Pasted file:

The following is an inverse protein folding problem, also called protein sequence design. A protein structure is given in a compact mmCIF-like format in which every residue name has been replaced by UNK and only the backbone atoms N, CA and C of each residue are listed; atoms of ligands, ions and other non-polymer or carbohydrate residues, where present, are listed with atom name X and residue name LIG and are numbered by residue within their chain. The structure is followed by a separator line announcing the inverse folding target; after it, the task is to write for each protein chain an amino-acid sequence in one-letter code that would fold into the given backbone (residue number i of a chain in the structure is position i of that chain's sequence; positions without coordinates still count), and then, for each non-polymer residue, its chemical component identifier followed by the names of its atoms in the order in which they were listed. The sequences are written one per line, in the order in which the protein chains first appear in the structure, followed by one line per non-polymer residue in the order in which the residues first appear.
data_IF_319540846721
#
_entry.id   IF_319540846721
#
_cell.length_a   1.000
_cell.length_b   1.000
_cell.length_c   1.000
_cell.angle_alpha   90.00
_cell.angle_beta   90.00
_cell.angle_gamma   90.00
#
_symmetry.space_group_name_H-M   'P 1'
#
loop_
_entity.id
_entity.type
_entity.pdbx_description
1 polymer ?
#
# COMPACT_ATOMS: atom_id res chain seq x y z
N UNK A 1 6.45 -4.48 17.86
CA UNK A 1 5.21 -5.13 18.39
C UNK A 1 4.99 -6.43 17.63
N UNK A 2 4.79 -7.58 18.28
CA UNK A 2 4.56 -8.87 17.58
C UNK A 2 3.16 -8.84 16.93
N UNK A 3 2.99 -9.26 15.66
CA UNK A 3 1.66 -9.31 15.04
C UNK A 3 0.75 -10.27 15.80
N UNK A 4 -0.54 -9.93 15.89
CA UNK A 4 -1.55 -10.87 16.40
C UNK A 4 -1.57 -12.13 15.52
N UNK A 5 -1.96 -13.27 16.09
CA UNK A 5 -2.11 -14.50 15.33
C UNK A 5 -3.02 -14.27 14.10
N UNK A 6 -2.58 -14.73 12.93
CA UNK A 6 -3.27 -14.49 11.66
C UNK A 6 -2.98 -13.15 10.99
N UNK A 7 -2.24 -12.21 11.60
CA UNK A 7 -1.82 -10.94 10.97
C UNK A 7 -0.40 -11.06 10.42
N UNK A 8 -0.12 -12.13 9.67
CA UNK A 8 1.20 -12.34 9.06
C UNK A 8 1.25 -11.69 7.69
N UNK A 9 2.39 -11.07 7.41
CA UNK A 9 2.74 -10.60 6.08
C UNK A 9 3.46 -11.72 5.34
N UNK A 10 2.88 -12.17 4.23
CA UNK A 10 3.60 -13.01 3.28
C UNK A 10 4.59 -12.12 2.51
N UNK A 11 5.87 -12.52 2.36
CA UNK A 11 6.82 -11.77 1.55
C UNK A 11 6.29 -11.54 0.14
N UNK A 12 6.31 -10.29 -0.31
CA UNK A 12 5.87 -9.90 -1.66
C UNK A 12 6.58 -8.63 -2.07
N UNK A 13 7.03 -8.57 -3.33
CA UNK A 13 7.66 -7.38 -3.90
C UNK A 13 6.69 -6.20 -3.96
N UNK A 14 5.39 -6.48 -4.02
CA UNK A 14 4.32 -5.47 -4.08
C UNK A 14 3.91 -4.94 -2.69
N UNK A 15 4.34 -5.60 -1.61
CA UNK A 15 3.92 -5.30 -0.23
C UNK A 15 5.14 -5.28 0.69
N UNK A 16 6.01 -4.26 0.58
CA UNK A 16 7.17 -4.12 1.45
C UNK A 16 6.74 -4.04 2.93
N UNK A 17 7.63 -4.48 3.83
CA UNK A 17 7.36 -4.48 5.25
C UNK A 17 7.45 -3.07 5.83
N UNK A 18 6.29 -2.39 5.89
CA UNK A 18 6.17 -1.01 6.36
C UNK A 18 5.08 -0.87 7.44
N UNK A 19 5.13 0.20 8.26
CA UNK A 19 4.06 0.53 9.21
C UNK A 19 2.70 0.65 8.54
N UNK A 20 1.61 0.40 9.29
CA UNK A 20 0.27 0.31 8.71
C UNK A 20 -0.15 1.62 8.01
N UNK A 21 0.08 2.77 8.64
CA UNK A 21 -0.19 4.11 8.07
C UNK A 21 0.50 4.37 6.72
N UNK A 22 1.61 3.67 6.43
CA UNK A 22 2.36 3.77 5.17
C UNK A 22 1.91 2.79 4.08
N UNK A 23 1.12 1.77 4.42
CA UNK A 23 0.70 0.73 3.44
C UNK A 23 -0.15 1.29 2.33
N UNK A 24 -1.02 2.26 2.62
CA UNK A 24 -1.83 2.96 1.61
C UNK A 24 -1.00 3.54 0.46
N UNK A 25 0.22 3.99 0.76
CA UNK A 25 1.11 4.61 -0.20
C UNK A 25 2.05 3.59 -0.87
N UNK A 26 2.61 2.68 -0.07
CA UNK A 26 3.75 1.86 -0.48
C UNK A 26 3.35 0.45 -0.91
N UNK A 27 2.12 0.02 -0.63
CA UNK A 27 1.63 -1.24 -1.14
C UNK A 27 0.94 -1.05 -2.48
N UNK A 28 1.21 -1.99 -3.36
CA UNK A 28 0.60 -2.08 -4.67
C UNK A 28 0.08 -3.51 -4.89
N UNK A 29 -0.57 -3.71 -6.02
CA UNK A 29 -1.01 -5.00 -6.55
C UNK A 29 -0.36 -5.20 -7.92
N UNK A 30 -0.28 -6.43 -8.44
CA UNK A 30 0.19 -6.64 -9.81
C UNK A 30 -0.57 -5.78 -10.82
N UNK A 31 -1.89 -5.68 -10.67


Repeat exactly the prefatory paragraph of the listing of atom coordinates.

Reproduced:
The following is an inverse protein folding problem, also called protein sequence design. A protein structure is given in a compact mmCIF-like format in which every residue name has been replaced by UNK and only the backbone atoms N, CA and C of each residue are listed; atoms of ligands, ions and other non-polymer or carbohydrate residues, where present, are listed with atom name X and residue name LIG and are numbered by residue within their chain. The structure is followed by a separator line announcing the inverse folding target; after it, the task is to write for each protein chain an amino-acid sequence in one-letter code that would fold into the given backbone (residue number i of a chain in the structure is position i of that chain's sequence; positions without coordinates still count), and then, for each non-polymer residue, its chemical component identifier followed by the names of its atoms in the order in which they were listed. The sequences are written one per line, in the order in which the protein chains first appear in the structure, followed by one line per non-polymer residue in the order in which the residues first appear.